By JAD MOUAWAD
The shotgun marriage between Continental Airlines and United Airlines in 2010 showed much promise, but it quickly resulted in lackluster operational performance, tense labor relations and mounting frustrations for passengers.
But while these troubles at United have led some analysts and investors to call for changes at the top, it took a federal corruption investigation for a major reshuffling of the company’s senior ranks.
Jeff Smisek, the airline’s chairman, chief executive and president since the merger, resigned on Tuesday in the wake of a continuing investigation into corruption charges related to the company’s dealings with the Port Authority of New York and New Jersey.
Mr. Smisek’s sudden departure took many by surprise, including the person now tasked with changing the company’s culture and fixing its myriad problems. United’s new chief executive, Oscar Munoz, acknowledged as much in hastily arranged conference calls with Wall Street analysts.
Mr. Munoz, who was until now the president and chief operating officer at the CSX Corporation, a major rail freight company, said his priority would be to talk to employees and emphasize the “value and service” that the airline provides its customers. Mr. Munoz has been on United’s board since 2010 and before that was a Continental board member since 2004.
“It’s been a rough integration and there have been lots of complex issues to work through,” Mr. Munoz said. “It is certainly a new chapter for United.”
Two other senior United executives also resigned on Tuesday: Nene Foxhall, United’s executive vice president for communications and government affairs, and Mark R. Anderson, the senior vice president for corporate and government affairs.
As part of the corporate housecleaning, the company’s board also named a new nonexecutive chairman, Henry L. Meyer III, an independent director.
The sudden downfall of Mr. Smisek put an end to a jagged tenure at the top. In 2010, Mr. Smisek, then chief executive of Continental, orchestrated a rapid merger with United Airlines. The plan was that the combination, in creating the world’s biggest airline at the time, would lead to billions in additional revenue and cost savings, better labor relations and expanded travel options for passengers.
Executives from Continental would bring their focus on service and operational performance to Chicago, where the larger carrier United was based. It promised an unparalleled global network, with eight major hubs and 5,500 daily flights serving nearly 400 destinations.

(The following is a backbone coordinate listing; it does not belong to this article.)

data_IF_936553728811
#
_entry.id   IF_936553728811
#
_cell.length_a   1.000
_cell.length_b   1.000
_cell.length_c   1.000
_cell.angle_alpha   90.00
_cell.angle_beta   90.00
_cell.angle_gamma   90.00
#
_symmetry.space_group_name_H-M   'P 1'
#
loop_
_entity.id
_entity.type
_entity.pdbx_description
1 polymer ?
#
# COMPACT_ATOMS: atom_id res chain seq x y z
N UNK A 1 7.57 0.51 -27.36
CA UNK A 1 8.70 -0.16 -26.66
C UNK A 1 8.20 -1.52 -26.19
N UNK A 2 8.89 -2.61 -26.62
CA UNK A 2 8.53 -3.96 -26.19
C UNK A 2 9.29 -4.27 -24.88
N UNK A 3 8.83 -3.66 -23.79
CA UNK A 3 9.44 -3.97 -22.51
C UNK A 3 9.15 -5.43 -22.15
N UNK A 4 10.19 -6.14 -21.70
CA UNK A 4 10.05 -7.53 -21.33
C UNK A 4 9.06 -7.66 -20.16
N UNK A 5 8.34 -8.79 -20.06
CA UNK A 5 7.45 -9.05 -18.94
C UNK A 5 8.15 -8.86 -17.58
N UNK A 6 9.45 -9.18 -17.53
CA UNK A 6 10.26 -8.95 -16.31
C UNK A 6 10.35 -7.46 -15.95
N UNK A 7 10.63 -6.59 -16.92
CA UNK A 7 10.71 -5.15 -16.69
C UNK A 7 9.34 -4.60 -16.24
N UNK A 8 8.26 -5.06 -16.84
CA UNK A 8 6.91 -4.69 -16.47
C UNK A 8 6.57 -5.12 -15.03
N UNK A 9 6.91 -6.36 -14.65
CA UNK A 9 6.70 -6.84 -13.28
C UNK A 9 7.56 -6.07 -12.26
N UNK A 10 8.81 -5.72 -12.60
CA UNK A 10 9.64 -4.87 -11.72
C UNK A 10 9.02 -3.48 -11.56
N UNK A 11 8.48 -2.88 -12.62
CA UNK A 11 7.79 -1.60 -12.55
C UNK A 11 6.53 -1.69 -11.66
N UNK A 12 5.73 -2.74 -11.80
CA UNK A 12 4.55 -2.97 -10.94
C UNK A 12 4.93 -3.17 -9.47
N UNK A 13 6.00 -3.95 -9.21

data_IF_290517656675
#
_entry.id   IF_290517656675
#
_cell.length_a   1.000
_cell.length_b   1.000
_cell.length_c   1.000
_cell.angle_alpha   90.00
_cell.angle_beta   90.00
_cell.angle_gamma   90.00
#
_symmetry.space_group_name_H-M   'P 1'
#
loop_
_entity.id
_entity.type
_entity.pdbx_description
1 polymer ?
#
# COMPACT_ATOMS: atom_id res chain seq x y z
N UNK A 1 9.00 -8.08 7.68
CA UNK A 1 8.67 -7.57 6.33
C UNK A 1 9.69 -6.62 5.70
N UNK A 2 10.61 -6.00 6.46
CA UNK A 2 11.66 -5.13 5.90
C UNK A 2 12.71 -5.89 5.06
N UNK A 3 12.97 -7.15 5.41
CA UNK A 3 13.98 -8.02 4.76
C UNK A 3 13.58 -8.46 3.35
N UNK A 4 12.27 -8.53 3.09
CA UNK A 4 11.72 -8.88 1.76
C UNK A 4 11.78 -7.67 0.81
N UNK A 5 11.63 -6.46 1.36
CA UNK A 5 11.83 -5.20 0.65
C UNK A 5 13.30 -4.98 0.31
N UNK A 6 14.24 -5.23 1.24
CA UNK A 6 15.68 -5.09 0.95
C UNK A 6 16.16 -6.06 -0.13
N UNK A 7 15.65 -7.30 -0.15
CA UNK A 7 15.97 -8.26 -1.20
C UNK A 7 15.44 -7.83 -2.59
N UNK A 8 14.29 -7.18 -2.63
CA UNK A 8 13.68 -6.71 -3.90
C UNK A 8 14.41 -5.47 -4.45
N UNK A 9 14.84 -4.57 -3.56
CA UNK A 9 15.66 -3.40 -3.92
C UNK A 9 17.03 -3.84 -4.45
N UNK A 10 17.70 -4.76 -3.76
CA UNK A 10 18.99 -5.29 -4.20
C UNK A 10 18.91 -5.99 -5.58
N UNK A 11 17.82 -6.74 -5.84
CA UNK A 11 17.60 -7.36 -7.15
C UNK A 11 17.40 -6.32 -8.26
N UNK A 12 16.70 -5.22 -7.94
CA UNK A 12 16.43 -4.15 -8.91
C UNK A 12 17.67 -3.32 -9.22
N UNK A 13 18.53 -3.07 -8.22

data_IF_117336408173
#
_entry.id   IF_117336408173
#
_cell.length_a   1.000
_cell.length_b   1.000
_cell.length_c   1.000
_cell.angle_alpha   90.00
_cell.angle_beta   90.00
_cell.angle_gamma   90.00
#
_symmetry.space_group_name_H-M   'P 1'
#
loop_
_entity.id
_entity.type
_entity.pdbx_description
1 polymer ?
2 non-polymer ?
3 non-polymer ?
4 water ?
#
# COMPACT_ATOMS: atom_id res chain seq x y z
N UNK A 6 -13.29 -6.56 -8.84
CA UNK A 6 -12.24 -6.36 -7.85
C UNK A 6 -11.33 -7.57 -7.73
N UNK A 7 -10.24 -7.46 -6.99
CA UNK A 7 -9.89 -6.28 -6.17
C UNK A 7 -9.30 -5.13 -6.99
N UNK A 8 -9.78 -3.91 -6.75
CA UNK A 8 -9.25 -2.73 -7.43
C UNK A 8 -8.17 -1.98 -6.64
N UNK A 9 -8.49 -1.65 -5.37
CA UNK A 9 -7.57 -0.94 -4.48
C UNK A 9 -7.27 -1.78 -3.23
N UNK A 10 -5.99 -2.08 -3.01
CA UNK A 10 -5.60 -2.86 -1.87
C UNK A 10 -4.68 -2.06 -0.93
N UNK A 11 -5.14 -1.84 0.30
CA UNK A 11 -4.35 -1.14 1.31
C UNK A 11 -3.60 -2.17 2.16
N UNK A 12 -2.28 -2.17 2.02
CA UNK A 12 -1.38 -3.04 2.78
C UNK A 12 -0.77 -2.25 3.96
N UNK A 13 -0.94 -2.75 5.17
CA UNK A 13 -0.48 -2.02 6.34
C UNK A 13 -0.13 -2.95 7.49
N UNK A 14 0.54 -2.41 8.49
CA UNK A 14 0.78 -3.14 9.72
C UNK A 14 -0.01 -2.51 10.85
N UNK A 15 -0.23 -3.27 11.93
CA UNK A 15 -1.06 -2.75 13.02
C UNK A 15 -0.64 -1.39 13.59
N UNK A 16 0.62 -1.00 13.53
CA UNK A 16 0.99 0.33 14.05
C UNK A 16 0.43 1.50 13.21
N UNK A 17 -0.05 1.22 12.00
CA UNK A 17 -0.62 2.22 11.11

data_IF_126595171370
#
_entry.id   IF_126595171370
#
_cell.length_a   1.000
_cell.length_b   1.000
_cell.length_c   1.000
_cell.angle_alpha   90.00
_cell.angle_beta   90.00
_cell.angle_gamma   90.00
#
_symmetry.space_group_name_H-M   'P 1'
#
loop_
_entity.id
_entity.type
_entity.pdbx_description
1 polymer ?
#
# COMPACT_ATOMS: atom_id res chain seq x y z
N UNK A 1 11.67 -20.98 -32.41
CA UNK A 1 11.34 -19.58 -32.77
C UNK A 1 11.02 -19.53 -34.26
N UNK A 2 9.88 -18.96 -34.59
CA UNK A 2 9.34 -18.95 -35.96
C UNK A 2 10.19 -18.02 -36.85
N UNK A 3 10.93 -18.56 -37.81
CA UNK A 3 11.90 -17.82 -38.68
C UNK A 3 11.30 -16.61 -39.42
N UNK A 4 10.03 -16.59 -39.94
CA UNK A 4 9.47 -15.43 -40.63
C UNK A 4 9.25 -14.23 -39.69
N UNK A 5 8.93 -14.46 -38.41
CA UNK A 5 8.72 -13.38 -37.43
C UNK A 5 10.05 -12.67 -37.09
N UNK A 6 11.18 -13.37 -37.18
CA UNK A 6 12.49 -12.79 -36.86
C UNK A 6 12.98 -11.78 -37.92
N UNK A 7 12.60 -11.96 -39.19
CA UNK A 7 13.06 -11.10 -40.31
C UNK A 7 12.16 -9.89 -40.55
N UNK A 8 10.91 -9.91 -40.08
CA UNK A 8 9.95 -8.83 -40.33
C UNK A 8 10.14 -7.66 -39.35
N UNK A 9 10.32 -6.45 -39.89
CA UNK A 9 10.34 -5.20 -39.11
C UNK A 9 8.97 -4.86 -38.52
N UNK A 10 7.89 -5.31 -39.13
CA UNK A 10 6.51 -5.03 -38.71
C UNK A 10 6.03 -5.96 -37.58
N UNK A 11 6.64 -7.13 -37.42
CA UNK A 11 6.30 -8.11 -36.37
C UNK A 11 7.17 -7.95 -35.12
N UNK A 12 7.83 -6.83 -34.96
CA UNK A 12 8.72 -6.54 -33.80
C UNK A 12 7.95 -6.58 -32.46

But things did not work out that way. On-time performance has lagged while integration issues between the two carriers took far longer to fix than initially envisaged. As a reflection of the company’s troubles, the airline’s financial performance has also been uneven. It includes a loss of $723 million in 2012 and $609 million in the first quarter of 2014, a period when other carriers were profitable. More recently, even as the drop in oil prices has helped improve the company’s fortunes, with record second-quarter net income of $1.3 billion, the company’s shares have lagged rivals like Delta.
Problems remain. In June and July, the company grounded flights because of a computer problem.
Underscoring the tense internal relations, one group of employees representing United flight attendants said it welcomed the change in leadership. “We believe a fresh perspective will be healthy for United Airlines in all areas, especially where labor relations languished under previous leadership,” said Sara Nelson, the president of the Association of Flight Attendants-CWA.
United said Mr. Smisek had agreed to “cooperate fully” with the company’s investigation.
As part of the agreement to step down, United said Mr. Smisek would receive a lump sum of nearly $4.9 million in cash and would be eligible for a variety of other payments tied to the company’s performance plans, as well as about 60,000 shares, currently worth $3.4 million. But United said it could terminate the deal and require Mr. Smisek to repay some of his severance pay and benefits if convicted or if he pleads guilty to any felony or crime stemming from the investigation.